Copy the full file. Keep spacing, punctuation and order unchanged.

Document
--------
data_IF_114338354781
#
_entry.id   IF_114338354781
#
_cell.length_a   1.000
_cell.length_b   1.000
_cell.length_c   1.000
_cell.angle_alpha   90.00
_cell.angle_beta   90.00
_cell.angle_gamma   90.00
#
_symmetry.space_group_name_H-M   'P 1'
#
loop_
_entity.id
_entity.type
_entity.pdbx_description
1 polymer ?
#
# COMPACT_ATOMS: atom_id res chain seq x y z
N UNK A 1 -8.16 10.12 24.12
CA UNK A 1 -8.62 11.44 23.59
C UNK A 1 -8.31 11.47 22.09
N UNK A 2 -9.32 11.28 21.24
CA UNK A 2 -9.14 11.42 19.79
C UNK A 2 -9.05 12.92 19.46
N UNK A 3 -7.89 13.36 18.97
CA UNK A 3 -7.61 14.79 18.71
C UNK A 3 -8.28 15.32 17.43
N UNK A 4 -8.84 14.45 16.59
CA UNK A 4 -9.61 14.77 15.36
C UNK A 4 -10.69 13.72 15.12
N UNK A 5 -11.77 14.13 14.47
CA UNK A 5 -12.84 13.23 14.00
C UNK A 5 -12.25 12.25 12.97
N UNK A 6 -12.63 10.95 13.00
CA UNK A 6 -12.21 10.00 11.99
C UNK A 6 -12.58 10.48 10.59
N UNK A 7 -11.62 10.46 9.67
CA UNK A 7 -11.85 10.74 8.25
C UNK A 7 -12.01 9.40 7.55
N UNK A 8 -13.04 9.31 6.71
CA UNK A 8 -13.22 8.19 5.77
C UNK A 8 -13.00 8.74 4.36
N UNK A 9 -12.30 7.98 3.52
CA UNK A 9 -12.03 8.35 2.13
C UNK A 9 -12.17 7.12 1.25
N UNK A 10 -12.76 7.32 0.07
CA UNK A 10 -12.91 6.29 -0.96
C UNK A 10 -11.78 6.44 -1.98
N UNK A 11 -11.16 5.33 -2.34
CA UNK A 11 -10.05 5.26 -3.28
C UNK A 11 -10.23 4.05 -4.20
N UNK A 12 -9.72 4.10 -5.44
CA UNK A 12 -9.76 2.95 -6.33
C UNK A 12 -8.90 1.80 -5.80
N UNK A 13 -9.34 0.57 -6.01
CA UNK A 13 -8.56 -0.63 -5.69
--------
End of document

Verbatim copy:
data_IF_114338354781
#
_entry.id   IF_114338354781
#
_cell.length_a   1.000
_cell.length_b   1.000
_cell.length_c   1.000
_cell.angle_alpha   90.00
_cell.angle_beta   90.00
_cell.angle_gamma   90.00
#
_symmetry.space_group_name_H-M   'P 1'
#
loop_
_entity.id
_entity.type
_entity.pdbx_description
1 polymer ?
#
# COMPACT_ATOMS: atom_id res chain seq x y z
N UNK A 1 -8.16 10.12 24.12
CA UNK A 1 -8.62 11.44 23.59
C UNK A 1 -8.31 11.47 22.09
N UNK A 2 -9.32 11.28 21.24
CA UNK A 2 -9.14 11.42 19.79
C UNK A 2 -9.05 12.92 19.46
N UNK A 3 -7.89 13.36 18.97
CA UNK A 3 -7.61 14.79 18.71
C UNK A 3 -8.28 15.32 17.43
N UNK A 4 -8.84 14.45 16.59
CA UNK A 4 -9.61 14.77 15.36
C UNK A 4 -10.69 13.72 15.12
N UNK A 5 -11.77 14.13 14.47
CA UNK A 5 -12.84 13.23 14.00
C UNK A 5 -12.25 12.25 12.97
N UNK A 6 -12.63 10.95 13.00
CA UNK A 6 -12.21 10.00 11.99
C UNK A 6 -12.58 10.48 10.59
N UNK A 7 -11.62 10.46 9.67
CA UNK A 7 -11.85 10.74 8.25
C UNK A 7 -12.01 9.40 7.55
N UNK A 8 -13.04 9.31 6.71
CA UNK A 8 -13.22 8.19 5.77
C UNK A 8 -13.00 8.74 4.36
N UNK A 9 -12.30 7.98 3.52
CA UNK A 9 -12.03 8.35 2.13
C UNK A 9 -12.17 7.12 1.25
N UNK A 10 -12.76 7.32 0.07
CA UNK A 10 -12.91 6.29 -0.96
C UNK A 10 -11.78 6.44 -1.98
N UNK A 11 -11.16 5.33 -2.34
CA UNK A 11 -10.05 5.26 -3.28
C UNK A 11 -10.23 4.05 -4.20
N UNK A 12 -9.72 4.10 -5.44
CA UNK A 12 -9.76 2.95 -6.33
C UNK A 12 -8.90 1.80 -5.80
N UNK A 13 -9.34 0.57 -6.01
CA UNK A 13 -8.56 -0.63 -5.69